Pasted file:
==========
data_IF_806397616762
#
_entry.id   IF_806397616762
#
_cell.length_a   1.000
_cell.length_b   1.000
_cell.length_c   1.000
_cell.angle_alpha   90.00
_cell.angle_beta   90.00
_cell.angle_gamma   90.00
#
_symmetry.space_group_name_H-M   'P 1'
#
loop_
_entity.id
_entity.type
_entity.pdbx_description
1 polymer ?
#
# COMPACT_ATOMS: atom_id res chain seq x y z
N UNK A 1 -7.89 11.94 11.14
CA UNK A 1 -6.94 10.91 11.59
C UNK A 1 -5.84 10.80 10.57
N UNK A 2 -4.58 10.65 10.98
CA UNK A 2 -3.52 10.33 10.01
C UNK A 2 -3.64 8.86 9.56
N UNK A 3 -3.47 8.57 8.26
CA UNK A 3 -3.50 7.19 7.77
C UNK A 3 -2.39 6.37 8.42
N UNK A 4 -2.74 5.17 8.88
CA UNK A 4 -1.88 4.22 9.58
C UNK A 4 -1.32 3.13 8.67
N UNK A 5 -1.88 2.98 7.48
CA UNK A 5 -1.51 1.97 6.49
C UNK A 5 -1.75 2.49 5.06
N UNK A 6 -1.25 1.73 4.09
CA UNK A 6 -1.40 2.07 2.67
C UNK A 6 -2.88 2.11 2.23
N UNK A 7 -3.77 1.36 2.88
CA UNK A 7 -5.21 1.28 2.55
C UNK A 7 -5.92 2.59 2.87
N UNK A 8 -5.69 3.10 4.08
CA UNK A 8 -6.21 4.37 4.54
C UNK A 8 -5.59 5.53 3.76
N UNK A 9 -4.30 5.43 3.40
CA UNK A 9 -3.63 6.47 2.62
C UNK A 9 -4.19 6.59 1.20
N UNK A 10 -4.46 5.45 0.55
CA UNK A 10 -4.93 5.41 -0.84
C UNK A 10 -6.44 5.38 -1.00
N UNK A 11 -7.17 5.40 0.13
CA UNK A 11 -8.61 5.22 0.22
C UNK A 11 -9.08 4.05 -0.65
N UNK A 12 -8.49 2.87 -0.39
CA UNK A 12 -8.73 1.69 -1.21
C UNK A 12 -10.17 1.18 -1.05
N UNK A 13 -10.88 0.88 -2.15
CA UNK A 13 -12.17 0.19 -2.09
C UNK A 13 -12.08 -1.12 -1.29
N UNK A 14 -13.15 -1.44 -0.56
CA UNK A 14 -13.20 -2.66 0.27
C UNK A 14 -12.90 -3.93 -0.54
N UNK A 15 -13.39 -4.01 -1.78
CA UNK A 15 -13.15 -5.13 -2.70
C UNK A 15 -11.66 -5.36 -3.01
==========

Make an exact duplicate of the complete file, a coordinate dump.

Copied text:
data_IF_806397616762
#
_entry.id   IF_806397616762
#
_cell.length_a   1.000
_cell.length_b   1.000
_cell.length_c   1.000
_cell.angle_alpha   90.00
_cell.angle_beta   90.00
_cell.angle_gamma   90.00
#
_symmetry.space_group_name_H-M   'P 1'
#
loop_
_entity.id
_entity.type
_entity.pdbx_description
1 polymer ?
#
# COMPACT_ATOMS: atom_id res chain seq x y z
N UNK A 1 -7.89 11.94 11.14
CA UNK A 1 -6.94 10.91 11.59
C UNK A 1 -5.84 10.80 10.57
N UNK A 2 -4.58 10.65 10.98
CA UNK A 2 -3.52 10.33 10.01
C UNK A 2 -3.64 8.86 9.56
N UNK A 3 -3.47 8.57 8.26
CA UNK A 3 -3.50 7.19 7.77
C UNK A 3 -2.39 6.37 8.42
N UNK A 4 -2.74 5.17 8.88
CA UNK A 4 -1.88 4.22 9.58
C UNK A 4 -1.32 3.13 8.67
N UNK A 5 -1.88 2.98 7.48
CA UNK A 5 -1.51 1.97 6.49
C UNK A 5 -1.75 2.49 5.06
N UNK A 6 -1.25 1.73 4.09
CA UNK A 6 -1.40 2.07 2.67
C UNK A 6 -2.88 2.11 2.23
N UNK A 7 -3.77 1.36 2.88
CA UNK A 7 -5.21 1.28 2.55
C UNK A 7 -5.92 2.59 2.87
N UNK A 8 -5.69 3.10 4.08
CA UNK A 8 -6.21 4.37 4.54
C UNK A 8 -5.59 5.53 3.76
N UNK A 9 -4.30 5.43 3.40
CA UNK A 9 -3.63 6.47 2.62
C UNK A 9 -4.19 6.59 1.20
N UNK A 10 -4.46 5.45 0.55
CA UNK A 10 -4.93 5.41 -0.84
C UNK A 10 -6.44 5.38 -1.00
N UNK A 11 -7.17 5.40 0.13
CA UNK A 11 -8.61 5.22 0.22
C UNK A 11 -9.08 4.05 -0.65
N UNK A 12 -8.49 2.87 -0.39
CA UNK A 12 -8.73 1.69 -1.21
C UNK A 12 -10.17 1.18 -1.05
N UNK A 13 -10.88 0.88 -2.15
CA UNK A 13 -12.17 0.19 -2.09
C UNK A 13 -12.08 -1.12 -1.29
N UNK A 14 -13.15 -1.44 -0.56
CA UNK A 14 -13.20 -2.66 0.27
C UNK A 14 -12.90 -3.93 -0.54
N UNK A 15 -13.39 -4.01 -1.78
CA UNK A 15 -13.15 -5.13 -2.70
C UNK A 15 -11.66 -5.36 -3.01